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. Much of the government’s rejection of the agreements was based on the way in which recognizing autonomy compromised the central power of the state. Government speakers argued that autonomy threatened ‘national unity’ and that autonomy would represent a step backwards in ‘civilization’. The racist prejudices of government consultants were reflected in statements such as one that mentioned that there was a danger of indigenous peoples reverting to ‘human sacrifices’ if they were given autonomy (La Jornada, 4 March 1997). The Zapatistas and the indigenous independent movement declared on several occasions that they did not want to separate from Mexico, but rather to have a measure of autonomy within the nation. Adelfo Regino, a Oaxacan indigenous leader, stated: ‘Politically speaking, the concepts of autonomy and sovereignty are radically different. It has been understood traditionally that sovereignty is an attribute of states... whereas autonomy is the ability of communities within the framework of the state – not outside it - to determine, together with agencies of the state and federal government, their general living conditions. When the indigenous peoples of Mexico claim our right to free determination in pursuit of autonomy, we are not challenging sovereignty’. (La Jornada, 9 January 1997, p. 10). For a detailed analysis of official speeches and of the indigenous movement towards autonomy, see Hernández Castillo 1998c.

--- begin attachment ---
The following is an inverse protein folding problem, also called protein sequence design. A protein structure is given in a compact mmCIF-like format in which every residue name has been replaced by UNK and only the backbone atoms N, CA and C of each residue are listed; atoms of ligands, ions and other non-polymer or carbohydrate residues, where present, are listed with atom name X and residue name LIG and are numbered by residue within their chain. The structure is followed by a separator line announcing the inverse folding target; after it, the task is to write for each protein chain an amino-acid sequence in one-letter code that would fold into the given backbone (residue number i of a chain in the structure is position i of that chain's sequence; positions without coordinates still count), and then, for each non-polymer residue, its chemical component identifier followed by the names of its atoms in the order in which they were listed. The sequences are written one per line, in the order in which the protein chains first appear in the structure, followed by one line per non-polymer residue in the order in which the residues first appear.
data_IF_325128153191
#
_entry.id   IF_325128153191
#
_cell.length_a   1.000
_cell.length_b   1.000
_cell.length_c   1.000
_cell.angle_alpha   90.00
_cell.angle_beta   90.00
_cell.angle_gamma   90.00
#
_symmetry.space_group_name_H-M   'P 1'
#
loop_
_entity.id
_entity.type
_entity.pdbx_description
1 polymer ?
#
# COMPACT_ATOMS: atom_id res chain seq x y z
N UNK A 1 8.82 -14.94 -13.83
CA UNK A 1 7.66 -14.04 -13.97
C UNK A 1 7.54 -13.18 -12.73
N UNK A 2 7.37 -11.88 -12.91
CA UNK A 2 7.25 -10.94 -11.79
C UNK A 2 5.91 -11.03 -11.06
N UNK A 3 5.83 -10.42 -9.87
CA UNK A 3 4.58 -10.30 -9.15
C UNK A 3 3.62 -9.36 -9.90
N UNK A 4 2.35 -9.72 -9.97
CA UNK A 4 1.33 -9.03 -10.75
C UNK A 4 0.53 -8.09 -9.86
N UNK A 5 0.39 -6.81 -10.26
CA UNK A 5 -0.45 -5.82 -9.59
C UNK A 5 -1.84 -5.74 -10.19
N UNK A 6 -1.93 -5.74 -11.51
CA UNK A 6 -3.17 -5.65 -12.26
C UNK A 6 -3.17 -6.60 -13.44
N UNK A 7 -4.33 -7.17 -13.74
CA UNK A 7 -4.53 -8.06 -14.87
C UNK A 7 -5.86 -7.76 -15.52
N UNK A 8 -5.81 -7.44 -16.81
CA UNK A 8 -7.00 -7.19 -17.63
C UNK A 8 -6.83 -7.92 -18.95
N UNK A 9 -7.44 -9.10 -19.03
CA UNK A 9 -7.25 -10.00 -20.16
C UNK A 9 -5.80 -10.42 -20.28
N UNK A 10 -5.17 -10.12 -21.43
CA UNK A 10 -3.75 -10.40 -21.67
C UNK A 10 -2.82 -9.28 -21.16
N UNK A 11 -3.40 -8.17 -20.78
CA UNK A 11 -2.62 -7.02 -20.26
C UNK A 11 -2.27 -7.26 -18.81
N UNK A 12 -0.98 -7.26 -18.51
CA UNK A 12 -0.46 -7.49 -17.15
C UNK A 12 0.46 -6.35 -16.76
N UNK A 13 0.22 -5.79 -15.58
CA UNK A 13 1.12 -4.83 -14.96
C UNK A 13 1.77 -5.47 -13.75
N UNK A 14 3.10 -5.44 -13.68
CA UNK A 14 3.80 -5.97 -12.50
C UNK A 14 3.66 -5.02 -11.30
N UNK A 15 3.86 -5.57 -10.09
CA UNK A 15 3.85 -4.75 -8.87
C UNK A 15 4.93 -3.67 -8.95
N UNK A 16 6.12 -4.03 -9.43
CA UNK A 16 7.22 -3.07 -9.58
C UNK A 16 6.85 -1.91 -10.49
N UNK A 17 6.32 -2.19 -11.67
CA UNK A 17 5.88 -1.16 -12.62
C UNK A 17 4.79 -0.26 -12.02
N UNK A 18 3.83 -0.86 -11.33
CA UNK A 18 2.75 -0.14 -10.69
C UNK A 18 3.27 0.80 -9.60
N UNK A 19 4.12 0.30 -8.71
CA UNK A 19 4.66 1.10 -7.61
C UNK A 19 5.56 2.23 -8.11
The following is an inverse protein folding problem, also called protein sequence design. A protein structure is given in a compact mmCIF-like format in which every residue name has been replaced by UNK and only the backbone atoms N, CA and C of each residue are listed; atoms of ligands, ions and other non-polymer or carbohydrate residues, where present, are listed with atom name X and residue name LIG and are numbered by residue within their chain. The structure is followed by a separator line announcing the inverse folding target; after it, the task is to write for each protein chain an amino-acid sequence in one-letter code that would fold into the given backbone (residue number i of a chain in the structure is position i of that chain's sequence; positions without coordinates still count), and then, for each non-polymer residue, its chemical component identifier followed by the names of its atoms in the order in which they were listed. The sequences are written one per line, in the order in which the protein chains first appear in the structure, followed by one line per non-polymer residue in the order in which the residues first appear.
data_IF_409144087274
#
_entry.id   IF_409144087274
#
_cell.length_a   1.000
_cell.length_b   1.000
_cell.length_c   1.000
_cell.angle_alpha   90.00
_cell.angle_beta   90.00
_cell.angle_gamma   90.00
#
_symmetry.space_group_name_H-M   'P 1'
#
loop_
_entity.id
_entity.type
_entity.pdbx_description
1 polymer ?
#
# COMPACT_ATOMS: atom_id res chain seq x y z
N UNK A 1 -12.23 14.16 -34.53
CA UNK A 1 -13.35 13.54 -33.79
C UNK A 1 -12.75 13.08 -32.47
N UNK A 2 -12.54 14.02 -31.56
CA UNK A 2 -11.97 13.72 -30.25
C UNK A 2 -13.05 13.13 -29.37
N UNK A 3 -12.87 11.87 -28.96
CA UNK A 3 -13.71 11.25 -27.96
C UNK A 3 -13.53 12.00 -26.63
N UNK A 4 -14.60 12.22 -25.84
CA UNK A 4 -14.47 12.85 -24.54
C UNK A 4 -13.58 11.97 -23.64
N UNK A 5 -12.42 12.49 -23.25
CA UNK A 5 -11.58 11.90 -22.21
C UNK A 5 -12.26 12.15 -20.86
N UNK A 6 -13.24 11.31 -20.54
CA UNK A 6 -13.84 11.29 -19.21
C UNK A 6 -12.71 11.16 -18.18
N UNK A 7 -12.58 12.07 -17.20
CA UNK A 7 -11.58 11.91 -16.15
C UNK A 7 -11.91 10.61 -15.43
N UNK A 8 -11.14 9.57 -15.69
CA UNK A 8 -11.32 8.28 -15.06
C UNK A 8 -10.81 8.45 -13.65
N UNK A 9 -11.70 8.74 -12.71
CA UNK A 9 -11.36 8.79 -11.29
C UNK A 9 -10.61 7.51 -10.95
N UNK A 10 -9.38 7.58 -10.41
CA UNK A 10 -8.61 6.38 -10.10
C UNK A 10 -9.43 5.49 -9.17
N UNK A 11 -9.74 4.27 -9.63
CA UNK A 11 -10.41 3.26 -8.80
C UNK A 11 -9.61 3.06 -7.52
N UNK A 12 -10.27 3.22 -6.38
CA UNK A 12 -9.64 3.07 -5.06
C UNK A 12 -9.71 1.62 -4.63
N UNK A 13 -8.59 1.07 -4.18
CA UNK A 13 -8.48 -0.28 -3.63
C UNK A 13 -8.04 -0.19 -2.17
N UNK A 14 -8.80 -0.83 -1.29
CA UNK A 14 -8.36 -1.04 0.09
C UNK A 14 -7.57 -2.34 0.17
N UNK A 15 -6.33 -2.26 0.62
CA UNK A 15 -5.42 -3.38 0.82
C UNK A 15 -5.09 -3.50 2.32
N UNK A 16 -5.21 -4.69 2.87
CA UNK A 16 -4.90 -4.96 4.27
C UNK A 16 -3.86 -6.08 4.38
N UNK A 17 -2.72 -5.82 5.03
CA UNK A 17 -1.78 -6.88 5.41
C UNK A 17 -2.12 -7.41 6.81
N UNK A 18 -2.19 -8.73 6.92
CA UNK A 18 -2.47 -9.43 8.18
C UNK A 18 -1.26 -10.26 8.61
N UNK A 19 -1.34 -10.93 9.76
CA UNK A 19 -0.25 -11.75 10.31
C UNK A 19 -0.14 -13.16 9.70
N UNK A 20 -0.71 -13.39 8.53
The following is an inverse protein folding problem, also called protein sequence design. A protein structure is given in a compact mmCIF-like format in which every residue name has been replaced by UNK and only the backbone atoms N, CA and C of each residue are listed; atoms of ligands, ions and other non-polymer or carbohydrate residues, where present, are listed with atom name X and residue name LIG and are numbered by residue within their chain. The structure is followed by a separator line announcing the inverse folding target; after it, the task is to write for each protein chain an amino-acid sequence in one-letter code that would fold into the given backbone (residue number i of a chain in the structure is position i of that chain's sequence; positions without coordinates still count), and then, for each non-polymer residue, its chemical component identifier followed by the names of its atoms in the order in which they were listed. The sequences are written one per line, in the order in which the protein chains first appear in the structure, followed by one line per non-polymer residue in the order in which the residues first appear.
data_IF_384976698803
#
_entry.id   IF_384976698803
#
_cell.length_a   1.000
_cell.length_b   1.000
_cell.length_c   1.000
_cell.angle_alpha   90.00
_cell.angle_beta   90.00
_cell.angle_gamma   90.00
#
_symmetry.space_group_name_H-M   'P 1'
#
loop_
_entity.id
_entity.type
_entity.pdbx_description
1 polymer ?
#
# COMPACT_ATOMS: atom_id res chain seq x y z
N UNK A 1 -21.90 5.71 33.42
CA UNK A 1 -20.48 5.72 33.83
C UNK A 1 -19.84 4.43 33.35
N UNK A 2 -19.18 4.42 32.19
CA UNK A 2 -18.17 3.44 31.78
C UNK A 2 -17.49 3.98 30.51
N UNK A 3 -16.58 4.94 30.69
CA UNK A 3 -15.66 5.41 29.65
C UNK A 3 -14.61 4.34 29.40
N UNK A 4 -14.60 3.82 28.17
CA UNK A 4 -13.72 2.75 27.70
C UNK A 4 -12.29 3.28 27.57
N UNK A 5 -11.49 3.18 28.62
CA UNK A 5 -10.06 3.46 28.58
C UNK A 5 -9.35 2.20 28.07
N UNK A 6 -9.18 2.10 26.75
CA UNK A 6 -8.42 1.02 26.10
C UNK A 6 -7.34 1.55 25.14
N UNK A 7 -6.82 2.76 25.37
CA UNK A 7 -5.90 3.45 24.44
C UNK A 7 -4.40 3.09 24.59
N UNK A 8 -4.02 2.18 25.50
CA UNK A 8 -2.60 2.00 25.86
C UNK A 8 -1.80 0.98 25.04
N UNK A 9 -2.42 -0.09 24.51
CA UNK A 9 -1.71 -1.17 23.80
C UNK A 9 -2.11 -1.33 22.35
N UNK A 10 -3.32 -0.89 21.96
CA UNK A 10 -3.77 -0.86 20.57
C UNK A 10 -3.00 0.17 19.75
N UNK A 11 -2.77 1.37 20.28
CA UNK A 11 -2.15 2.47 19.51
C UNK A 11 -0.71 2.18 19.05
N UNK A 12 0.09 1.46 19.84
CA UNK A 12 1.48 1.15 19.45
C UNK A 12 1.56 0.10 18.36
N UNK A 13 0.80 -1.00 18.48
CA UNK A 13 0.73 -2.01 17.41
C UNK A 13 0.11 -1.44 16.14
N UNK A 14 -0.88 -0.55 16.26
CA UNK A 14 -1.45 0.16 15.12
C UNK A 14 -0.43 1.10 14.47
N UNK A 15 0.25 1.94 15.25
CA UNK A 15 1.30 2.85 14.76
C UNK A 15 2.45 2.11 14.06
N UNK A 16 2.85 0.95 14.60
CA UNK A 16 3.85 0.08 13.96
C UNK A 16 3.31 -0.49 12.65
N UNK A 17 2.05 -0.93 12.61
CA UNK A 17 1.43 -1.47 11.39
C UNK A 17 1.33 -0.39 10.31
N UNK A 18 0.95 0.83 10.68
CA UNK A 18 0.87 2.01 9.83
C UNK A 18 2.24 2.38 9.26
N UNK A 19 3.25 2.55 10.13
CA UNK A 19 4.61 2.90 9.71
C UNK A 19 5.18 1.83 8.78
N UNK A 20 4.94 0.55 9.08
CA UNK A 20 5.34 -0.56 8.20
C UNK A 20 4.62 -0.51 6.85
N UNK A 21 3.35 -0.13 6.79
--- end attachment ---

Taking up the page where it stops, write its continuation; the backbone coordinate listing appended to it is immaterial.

10 The project was carried out in the framework of an agreement between the Grupo de Mujeres COLEM A.C., a non-governmental feminist organization formed of indigenous and mestiza women, and CIESAS, an anthropological research center. The collective project is entitled ‘Positive Law and Customary Law in the Face of Sexual and Domestic Violence: A Co-participative Investigation in the Search of Legal Defense Alternatives for Indigenous Women’. The members of the research team were lawyers Martha Figueroa and Guadalupe Elizalde, pedagogue Guadalupe Cárdenas, and anthropologists Anna María Garza and R. Aída Hernández.
11 The first paragraph now reads: ‘The Mexican nation has a pluricultural composition sustained originally on its indigenous peoples. The law shall protect and promote the development of their language, culture, ways, customs, resources and specific systems of social organization; it shall grant their members effective access to state law. In the trials and agrarian procedures in which they participate, customary law and practices shall be taken into account as prescribed by law’.
12 Official Federal Journal, 8 January 1991.
13 In his initial statement, Bruce admitted to having argued with his wife and to having struck her with a bamboo cane, although he played down the severity of the blows. He subsequently retracted this first statement and presented his marital relationship as an harmonious one.
14 Paramilitary groups are formed of armed groups of civilians who receive training from active army members. Their links with the official party and with local power elites have been denounced by human rights organizations. (See Centro de Derechos Humanos Fray Bartolomé de las Casas, 1996).
15 See Propuestas de las Mujeres Indígenas al Congreso Nacional Indígena. From the seminar ‘Reformas al Artículo Cuarto Constitucional’ October 8-12 1996, Mexico City.
16 For a detailed analysis of the political and cultural implications that the national post-revolutionary project had for indigenous peoples see Hernández Castillo 2001.
17 The National Indigenous Institute, INI, is the government institution in charge of public policy towards indigenous peoples.